Programmer has two password guesses left to save his $240 million of Bitcoin
Facepalm: Being left with a couple of password guesses before getting locked out of a system is something many have experienced, but not with $240 million on the line. That’s the unenviable situation facing Stefan Thomas, who has lost the password to a hard drive containing 7,002 Bitcoin.
The New York Times reports that the German-born programmer who lives in San Francisco was given the haul of Bitcoin over a decade ago, back when they were worth just a few dollars each. Thomas stored them in a digital wallet on his IronKey hard drive and wrote the password down on a piece of paper, which he lost. With the price of Bitcoin surging recently, that drive now has around $240 million on it.
The IronKey allows for ten incorrect passwords before its contents are permanently encrypted. Thomas already has eight failed attempts.
“I would just lay in bed and think about it,” Thomas told the New York Times. “Then I would go to the computer with some new strategy, and it wouldn’t work, and I would be desperate again.”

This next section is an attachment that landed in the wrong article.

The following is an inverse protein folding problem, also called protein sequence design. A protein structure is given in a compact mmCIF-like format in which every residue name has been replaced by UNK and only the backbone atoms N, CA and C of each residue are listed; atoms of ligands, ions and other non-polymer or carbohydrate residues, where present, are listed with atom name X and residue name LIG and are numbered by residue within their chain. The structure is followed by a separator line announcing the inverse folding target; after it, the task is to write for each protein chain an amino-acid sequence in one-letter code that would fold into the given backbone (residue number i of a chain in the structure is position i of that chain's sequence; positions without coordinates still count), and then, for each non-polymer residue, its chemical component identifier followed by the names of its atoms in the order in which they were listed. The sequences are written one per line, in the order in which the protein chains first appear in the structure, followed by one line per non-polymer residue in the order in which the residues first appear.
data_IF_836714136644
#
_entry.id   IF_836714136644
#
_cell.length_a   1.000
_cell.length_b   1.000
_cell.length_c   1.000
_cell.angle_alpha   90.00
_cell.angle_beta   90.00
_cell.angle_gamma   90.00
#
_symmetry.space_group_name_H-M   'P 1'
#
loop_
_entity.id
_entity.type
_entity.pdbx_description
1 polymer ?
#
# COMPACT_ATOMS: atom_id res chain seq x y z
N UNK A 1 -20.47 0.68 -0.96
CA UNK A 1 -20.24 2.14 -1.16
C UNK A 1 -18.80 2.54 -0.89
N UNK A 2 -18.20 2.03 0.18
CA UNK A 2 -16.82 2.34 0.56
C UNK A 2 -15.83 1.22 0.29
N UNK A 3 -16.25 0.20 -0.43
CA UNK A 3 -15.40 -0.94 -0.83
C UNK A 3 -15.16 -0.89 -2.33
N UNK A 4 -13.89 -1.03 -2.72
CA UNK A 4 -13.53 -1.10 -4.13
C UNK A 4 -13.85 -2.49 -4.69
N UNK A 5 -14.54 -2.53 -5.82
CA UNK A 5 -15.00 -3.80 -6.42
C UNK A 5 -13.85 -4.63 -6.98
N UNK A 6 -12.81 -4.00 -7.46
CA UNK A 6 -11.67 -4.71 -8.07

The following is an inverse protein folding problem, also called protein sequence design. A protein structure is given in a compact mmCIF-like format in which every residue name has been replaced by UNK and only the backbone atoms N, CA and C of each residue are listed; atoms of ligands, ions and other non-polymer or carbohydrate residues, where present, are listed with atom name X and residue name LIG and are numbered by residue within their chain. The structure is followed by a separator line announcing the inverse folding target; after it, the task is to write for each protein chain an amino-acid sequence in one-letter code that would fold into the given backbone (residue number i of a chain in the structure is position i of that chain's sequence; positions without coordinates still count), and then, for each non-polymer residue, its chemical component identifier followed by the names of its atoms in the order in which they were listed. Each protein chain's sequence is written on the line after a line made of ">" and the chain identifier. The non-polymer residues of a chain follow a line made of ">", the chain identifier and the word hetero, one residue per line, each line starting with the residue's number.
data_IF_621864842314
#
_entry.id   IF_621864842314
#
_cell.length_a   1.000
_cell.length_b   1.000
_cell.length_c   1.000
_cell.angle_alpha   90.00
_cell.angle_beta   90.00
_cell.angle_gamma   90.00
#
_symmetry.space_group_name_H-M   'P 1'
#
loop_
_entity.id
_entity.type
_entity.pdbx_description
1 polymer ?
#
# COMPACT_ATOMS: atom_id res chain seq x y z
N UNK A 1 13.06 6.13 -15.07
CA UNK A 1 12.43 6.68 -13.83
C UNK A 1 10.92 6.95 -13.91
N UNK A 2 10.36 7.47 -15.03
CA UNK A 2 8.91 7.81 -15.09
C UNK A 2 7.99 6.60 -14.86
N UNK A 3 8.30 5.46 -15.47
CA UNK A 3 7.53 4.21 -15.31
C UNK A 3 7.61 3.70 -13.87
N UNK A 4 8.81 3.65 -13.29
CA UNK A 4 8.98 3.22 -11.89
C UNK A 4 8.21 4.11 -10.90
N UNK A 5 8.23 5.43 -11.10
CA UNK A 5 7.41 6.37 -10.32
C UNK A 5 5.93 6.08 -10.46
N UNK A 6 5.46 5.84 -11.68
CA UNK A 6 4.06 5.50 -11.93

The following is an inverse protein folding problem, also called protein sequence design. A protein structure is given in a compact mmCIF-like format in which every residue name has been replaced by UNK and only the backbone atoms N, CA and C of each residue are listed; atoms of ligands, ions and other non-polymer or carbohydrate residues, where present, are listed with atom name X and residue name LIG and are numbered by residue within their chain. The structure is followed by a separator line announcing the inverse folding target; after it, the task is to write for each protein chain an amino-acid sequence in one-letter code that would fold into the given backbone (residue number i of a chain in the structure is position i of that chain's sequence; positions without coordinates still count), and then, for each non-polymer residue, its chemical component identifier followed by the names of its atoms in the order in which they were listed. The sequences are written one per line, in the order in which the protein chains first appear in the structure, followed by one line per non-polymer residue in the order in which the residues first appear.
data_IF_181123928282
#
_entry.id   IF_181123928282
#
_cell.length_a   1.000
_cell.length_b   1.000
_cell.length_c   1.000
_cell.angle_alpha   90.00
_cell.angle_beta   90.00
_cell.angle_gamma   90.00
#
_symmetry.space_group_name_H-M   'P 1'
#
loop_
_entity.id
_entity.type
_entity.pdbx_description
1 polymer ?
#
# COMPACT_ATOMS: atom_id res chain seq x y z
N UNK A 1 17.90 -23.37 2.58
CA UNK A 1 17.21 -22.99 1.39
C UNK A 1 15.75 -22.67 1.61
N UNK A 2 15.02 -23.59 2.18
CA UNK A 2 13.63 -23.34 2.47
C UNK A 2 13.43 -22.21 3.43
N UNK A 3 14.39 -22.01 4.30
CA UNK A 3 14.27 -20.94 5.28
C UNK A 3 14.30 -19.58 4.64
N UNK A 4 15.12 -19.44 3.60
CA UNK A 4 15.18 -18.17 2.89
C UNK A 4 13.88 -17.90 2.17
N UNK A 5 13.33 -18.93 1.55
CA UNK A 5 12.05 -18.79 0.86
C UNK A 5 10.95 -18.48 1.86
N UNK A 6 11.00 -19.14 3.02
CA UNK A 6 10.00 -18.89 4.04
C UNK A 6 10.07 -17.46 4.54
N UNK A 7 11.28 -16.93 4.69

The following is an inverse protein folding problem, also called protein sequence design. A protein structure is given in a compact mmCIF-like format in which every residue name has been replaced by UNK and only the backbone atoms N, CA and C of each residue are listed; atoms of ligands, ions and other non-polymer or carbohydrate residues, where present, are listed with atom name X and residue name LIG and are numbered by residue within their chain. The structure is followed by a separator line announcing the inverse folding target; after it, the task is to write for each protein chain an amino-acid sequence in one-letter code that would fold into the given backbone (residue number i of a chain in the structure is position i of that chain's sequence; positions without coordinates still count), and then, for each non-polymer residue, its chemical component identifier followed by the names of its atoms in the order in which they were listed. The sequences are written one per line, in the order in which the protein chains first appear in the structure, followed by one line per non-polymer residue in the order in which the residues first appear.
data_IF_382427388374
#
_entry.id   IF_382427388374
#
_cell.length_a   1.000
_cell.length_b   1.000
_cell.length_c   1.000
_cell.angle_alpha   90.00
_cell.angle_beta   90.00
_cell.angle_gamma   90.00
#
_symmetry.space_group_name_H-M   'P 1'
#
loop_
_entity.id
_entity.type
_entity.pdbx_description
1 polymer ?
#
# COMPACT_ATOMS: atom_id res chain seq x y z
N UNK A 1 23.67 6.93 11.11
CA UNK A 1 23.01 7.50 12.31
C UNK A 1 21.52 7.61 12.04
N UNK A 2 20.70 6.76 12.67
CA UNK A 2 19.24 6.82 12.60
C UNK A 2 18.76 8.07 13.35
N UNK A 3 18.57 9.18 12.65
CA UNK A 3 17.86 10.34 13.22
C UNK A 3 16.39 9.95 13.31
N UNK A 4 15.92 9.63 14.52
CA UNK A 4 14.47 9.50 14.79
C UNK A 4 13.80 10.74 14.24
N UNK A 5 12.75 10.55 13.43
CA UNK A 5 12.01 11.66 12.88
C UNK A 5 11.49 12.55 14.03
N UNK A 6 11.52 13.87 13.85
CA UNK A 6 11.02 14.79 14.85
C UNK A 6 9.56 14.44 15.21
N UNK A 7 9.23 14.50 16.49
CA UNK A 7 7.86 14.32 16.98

People have been offering Thomas help in accessing the drive—for a price. Former Facebook head of security Alex Stamos tweeted: “Um, for $220M in locked-up Bitcoin, you don’t make 10 password guesses but take it to professionals to buy 20 IronKeys and spend six months finding a side-channel or uncapping.” He added, “I’ll make it happen for 10%. Call me,” but later said this was a joke.
This isn’t the first instance of someone losing millions of dollars worth of Bitcoin. British IT worker James Howells mined 7,500 BTC—now worth over $250 million—keeping the private keys on a hard drive. It was accidentally thrown away in 2013.
Cryptocurrency data firm Chainalysis estimates that around 20 percent of the existing 18.5 million Bitcoin, worth around $140 million, is lost or stuck in inaccessible wallets.
The experience has soured Thomas’ opinion of cryptocurrencies. “This whole idea of being your own bank – let me put it this way, do you make your own shoes? The reason we have banks is that we don’t want to deal with all those things that banks do.”